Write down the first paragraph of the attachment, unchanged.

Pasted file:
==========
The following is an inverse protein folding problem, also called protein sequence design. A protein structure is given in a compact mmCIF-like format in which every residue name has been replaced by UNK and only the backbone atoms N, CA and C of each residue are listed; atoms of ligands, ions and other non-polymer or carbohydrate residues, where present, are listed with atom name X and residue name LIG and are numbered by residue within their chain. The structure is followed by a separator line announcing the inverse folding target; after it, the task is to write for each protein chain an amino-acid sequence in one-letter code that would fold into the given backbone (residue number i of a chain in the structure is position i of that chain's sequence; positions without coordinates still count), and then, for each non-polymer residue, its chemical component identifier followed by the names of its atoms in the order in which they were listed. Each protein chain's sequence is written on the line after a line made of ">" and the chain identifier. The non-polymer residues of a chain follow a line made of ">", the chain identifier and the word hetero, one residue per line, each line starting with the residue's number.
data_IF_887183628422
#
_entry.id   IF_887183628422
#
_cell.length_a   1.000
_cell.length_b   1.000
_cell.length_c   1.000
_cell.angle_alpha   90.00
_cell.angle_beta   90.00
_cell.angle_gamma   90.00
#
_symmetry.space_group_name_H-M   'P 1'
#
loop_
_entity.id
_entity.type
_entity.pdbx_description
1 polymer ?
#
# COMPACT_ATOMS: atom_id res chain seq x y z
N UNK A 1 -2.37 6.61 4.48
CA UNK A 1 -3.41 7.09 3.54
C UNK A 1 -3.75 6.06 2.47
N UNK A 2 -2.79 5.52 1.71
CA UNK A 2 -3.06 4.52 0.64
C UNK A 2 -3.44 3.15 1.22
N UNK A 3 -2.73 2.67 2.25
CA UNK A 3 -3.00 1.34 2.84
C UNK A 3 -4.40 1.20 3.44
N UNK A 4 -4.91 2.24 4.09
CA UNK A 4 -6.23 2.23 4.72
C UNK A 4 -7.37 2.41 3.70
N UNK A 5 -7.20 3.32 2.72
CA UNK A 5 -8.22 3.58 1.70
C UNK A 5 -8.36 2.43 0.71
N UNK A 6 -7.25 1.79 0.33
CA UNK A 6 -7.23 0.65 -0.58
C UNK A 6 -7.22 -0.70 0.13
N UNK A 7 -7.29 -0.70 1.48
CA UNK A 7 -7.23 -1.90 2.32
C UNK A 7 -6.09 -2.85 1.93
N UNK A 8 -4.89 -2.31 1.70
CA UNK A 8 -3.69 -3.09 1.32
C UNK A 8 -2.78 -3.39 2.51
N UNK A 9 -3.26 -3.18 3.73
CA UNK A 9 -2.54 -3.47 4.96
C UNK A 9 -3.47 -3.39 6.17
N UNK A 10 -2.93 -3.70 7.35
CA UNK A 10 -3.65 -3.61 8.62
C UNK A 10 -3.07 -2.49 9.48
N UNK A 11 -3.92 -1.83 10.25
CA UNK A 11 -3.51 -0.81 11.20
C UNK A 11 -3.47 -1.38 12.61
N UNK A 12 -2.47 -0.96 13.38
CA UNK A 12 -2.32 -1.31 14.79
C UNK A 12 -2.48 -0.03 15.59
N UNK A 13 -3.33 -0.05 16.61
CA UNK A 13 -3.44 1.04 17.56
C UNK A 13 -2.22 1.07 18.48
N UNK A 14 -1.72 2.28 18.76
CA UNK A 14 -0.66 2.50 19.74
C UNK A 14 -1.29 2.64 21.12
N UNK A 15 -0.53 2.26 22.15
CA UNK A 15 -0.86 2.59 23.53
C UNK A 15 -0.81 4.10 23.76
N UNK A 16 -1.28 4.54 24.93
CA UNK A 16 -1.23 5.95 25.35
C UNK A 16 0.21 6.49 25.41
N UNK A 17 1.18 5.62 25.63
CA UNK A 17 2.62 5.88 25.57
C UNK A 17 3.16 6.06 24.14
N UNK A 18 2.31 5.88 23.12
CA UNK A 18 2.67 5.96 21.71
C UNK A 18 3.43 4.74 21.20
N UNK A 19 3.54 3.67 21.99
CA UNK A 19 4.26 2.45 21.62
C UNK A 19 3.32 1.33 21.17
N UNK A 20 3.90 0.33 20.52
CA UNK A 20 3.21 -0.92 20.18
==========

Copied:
The following is an inverse protein folding problem, also called protein sequence design. A protein structure is given in a compact mmCIF-like format in which every residue name has been replaced by UNK and only the backbone atoms N, CA and C of each residue are listed; atoms of ligands, ions and other non-polymer or carbohydrate residues, where present, are listed with atom name X and residue name LIG and are numbered by residue within their chain. The structure is followed by a separator line announcing the inverse folding target; after it, the task is to write for each protein chain an amino-acid sequence in one-letter code that would fold into the given backbone (residue number i of a chain in the structure is position i of that chain's sequence; positions without coordinates still count), and then, for each non-polymer residue, its chemical component identifier followed by the names of its atoms in the order in which they were listed. Each protein chain's sequence is written on the line after a line made of ">" and the chain identifier. The non-polymer residues of a chain follow a line made of ">", the chain identifier and the word hetero, one residue per line, each line starting with the residue's number.